The most famous brandies come from the Cognac region of France and have long been associated with opulence and wealth. But high-quality brandy is often very reasonably priced and is common in wine- and fruit-producing regions the world over, from Peru’s ubiquitous pisco to America’s applejack and the grappas of Italy. And now Australia.

Bass & Flinders Distillery Ochre Fine Aged Brandy

This distillery takes a handcrafted, small-scale approach to its brandy. Ochre is distilled from single- vineyard Mornington Peninsula chardonnay grapes using traditional methods and matured in oak barrels previously used to age Cognac. The result is a connoisseurs’ spirit that reflects the terroir of Victoria. $230, 700ml, 41% alc/vol bassandflindersdistillery.com

Charles Oates Apple Brandy

This uniquely Tasmanian brandy is made from apples that are grown, harvested, pressed and fermented at Willie Smith’s orchard in the Huon Valley. Matured in fortified wine barrels for more than four years, this sweet, delicate spirit is perfect paired with an after-dinner cheese plate. $90, 700ml, 40% alc/vol williesmiths.com.au

St Agnes XO 15 Year Old

Despite the gaudy bottle, this is arguably the best value spirit being produced in Australia. It’s a favourite among experts and was named Champion Brandy at the Australian Distilled Spirits Awards in 2016, 2017 and 2020. Soft, silky and complex, if this doesn’t convert you to brandy, nothing will. $114, 700ml , 40% alc/vol stagnesdistillery.com.au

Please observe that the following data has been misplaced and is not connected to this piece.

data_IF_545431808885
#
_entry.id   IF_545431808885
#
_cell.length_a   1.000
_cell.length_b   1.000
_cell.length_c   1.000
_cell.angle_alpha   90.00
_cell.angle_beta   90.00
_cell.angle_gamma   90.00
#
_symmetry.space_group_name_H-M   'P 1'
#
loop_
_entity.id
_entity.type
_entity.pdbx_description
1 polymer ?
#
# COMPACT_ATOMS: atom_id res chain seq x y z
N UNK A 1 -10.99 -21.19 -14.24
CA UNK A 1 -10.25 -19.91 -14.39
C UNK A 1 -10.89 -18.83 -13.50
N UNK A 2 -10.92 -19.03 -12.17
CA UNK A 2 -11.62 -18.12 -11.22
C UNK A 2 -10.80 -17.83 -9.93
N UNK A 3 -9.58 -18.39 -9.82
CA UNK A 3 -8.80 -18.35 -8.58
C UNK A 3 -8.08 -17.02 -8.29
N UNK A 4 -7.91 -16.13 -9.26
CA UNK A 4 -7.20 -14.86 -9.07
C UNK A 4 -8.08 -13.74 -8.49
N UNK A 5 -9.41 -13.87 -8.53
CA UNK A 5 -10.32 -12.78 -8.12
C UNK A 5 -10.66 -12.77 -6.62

Sullivans Cove Double Cask Brandy

Much like its whiskies, Sullivans Cove brandies are high-quality and boast serious accolades. The Double Cask Brandy is made from a range of Tasmanian wines distilled and aged for a minimum of eight years. Despite its advanced age, this spirit is lively with fruit and floral notes, and has a strong backbone of oak and Christmas spices. A brandy for whisky drinkers. $190, 700ml, 48% alc/vol sullivanscove.com

36 Short Gold Rakia

Rakia is the traditional brandy of the Balkan region, made from fruits including plums and apricots, as well as grapes. Most are unaged and many are infused with herbs and other flavours. 36 Short distillery crafts its Gold Rakia from South Australian shiraz and matures it on oak for a smooth tipple with warm spices and hints of aniseed. $54.95, 500ml, 45% alc/vol 36short.com.au

A version of this article appears in print in our fourth edition, Page 58 of T Australia with the headline:
“The Hot Shots”
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The Hot Shot, the Revival of Brandy

In the lead up to Christmas celebrations, brandy probably deserves a second chance. Here, T Australia’s drinks expert makes the case for a much-maligned spirit: brandy.

Article by Fred Siggins

Brandies by 36 Short rakia, Seppeltsfield apera, St Agnes and Charles Oates brandies and Marionette curaçao. Cocktails, from left: Boomer Things, Jack Rose and sidecar. Photography by Edward Urrutia. Styling by Aleksandra Beare.

Loud rock pumps from a dim basement venue heaving with Sydney’s young and hip. Inside the deliberately gritty, red-carpeted Ramblin Rascal Tavern, tattooed ’tenders sling tinnies and line the bar with shots of… brandy?